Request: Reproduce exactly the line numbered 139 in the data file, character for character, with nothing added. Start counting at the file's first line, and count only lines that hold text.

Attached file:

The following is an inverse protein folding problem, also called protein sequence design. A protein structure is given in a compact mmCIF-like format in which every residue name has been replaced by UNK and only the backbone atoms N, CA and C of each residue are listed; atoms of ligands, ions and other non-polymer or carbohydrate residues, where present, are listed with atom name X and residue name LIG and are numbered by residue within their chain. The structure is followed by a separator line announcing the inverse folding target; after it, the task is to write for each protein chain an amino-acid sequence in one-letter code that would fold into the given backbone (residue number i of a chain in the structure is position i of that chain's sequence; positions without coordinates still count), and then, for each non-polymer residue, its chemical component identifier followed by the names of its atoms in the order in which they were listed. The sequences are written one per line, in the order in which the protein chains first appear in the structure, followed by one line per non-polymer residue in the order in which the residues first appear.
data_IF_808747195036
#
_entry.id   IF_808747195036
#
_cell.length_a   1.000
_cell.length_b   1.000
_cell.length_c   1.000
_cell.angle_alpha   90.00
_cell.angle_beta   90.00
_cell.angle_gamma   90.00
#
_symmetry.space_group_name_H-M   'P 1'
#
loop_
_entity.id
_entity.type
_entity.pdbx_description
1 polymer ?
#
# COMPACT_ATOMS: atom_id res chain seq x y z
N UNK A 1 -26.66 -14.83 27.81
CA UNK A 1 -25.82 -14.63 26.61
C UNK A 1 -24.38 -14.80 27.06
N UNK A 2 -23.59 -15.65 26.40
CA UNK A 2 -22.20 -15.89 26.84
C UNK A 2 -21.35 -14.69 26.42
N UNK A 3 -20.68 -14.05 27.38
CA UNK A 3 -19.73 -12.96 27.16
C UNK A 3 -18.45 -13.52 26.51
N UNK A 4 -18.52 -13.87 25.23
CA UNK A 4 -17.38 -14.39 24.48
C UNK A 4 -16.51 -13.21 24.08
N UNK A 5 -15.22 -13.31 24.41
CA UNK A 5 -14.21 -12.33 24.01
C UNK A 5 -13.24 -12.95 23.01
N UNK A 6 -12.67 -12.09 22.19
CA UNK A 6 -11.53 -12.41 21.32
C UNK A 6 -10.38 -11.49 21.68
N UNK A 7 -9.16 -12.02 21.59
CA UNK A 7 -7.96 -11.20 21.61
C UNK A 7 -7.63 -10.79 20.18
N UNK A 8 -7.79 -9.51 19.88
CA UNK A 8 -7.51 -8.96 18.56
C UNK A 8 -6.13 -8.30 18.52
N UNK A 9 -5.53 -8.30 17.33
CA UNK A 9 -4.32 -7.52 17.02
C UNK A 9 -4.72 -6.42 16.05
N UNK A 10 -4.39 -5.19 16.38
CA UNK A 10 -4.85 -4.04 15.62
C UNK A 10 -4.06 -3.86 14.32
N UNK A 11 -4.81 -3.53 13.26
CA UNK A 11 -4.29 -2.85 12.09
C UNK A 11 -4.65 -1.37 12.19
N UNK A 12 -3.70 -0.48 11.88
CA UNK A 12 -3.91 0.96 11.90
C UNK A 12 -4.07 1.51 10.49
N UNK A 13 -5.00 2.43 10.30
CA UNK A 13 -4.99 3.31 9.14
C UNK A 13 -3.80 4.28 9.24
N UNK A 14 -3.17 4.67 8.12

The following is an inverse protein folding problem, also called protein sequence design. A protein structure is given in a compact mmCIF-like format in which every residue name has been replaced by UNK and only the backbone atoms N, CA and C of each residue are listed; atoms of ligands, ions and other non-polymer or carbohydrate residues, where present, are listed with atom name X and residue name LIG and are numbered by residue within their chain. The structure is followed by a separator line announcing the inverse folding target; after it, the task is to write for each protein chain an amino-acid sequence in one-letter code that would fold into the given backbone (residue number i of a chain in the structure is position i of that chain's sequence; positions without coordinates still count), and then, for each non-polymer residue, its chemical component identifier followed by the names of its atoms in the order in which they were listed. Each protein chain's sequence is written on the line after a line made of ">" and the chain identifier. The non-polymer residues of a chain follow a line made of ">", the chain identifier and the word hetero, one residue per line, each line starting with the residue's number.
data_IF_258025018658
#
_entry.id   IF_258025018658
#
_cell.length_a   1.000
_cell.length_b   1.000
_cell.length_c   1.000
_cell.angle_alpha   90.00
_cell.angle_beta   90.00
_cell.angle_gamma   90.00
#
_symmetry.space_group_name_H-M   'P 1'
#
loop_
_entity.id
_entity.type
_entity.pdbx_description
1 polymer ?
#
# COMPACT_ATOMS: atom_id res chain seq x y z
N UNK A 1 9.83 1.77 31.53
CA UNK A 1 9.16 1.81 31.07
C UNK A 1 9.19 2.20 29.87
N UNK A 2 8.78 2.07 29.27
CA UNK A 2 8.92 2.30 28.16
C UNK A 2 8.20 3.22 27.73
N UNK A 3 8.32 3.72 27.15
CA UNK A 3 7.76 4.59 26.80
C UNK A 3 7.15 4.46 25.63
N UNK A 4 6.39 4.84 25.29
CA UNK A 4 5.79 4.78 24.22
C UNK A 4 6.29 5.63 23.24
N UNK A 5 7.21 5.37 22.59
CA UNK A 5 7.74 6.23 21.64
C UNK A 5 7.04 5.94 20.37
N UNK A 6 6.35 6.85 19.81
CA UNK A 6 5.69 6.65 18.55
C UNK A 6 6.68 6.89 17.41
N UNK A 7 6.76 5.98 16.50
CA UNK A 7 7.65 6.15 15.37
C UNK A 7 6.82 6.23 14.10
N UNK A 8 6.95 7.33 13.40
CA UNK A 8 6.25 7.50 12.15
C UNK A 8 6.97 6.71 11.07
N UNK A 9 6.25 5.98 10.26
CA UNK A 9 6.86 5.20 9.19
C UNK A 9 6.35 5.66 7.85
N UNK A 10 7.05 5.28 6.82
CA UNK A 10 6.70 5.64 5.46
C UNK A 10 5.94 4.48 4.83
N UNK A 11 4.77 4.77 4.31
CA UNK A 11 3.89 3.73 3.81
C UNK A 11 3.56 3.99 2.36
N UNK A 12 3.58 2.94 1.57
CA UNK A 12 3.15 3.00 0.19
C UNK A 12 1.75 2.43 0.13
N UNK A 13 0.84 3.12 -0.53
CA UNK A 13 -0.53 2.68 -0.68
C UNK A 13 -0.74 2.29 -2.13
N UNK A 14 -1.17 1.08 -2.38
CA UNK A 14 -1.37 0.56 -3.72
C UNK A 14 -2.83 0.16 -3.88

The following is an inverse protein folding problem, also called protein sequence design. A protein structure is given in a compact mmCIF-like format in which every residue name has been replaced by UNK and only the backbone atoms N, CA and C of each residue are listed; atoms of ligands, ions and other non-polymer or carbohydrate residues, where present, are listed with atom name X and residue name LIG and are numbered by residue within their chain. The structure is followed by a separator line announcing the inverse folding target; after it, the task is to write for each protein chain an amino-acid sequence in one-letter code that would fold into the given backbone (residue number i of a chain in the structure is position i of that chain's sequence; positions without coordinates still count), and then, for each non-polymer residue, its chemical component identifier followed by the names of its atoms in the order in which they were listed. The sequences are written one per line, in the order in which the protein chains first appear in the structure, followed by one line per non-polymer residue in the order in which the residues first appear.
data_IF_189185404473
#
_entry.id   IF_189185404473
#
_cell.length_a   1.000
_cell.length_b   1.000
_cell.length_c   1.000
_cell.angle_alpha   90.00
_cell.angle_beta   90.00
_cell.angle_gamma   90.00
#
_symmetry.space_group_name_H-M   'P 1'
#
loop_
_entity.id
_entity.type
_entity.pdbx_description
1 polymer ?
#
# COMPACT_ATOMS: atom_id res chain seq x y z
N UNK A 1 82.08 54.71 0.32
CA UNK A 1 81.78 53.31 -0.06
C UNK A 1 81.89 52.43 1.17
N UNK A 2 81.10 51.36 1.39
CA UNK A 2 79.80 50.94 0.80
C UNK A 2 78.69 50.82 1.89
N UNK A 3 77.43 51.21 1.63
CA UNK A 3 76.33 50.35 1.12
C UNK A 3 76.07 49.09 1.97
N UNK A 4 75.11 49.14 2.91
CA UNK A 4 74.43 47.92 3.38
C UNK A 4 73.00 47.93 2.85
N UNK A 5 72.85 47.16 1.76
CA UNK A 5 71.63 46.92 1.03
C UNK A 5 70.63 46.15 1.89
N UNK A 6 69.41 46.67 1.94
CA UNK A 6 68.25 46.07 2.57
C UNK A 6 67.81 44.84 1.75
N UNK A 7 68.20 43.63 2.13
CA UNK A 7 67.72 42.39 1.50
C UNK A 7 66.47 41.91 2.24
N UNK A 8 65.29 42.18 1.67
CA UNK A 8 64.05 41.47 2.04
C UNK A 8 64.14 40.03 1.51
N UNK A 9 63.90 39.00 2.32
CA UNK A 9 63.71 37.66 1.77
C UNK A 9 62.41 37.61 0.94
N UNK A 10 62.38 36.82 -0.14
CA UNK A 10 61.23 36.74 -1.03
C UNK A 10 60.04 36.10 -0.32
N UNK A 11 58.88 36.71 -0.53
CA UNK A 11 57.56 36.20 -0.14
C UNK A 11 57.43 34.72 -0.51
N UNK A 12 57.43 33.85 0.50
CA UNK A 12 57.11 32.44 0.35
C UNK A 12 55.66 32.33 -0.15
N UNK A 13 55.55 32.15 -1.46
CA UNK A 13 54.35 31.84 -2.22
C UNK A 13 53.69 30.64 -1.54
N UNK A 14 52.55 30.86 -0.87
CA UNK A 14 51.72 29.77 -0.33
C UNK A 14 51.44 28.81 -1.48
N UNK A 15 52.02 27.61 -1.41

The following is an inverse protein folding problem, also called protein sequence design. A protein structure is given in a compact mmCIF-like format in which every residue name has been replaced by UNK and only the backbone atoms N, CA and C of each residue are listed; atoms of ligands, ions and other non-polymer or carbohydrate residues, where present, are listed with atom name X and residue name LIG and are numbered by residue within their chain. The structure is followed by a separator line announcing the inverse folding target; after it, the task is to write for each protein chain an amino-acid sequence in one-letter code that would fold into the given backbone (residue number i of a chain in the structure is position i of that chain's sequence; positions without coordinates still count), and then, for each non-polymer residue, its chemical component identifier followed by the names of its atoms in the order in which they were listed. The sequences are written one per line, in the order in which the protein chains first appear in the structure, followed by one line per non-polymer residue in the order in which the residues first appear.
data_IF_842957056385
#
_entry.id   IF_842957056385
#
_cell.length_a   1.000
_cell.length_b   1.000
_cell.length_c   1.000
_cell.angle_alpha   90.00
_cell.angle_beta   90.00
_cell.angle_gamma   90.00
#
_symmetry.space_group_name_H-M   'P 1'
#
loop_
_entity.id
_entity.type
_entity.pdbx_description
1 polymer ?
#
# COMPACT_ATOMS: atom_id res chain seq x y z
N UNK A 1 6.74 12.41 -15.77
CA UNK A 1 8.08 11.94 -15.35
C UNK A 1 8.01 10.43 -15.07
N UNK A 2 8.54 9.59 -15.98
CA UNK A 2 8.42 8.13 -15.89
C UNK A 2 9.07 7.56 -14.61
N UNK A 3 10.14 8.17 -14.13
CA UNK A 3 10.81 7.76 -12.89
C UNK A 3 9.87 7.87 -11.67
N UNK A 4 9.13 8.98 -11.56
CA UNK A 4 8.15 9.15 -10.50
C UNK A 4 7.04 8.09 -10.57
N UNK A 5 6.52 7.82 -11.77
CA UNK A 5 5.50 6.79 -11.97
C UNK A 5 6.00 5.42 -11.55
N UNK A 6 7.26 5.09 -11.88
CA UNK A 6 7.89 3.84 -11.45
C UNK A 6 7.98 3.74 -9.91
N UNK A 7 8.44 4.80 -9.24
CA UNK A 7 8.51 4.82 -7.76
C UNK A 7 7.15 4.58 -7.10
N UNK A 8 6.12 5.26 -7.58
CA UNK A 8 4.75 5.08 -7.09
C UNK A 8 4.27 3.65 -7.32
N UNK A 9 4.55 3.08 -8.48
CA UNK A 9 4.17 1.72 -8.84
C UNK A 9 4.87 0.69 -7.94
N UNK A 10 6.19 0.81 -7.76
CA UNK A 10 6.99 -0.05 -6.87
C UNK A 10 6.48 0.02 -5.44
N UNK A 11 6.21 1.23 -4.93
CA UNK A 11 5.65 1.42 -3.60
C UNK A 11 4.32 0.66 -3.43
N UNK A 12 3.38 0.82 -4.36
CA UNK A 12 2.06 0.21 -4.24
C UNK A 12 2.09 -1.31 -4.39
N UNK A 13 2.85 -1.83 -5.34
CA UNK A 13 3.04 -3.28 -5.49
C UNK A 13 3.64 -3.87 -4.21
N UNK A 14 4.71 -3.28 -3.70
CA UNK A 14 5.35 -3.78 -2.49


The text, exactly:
loop_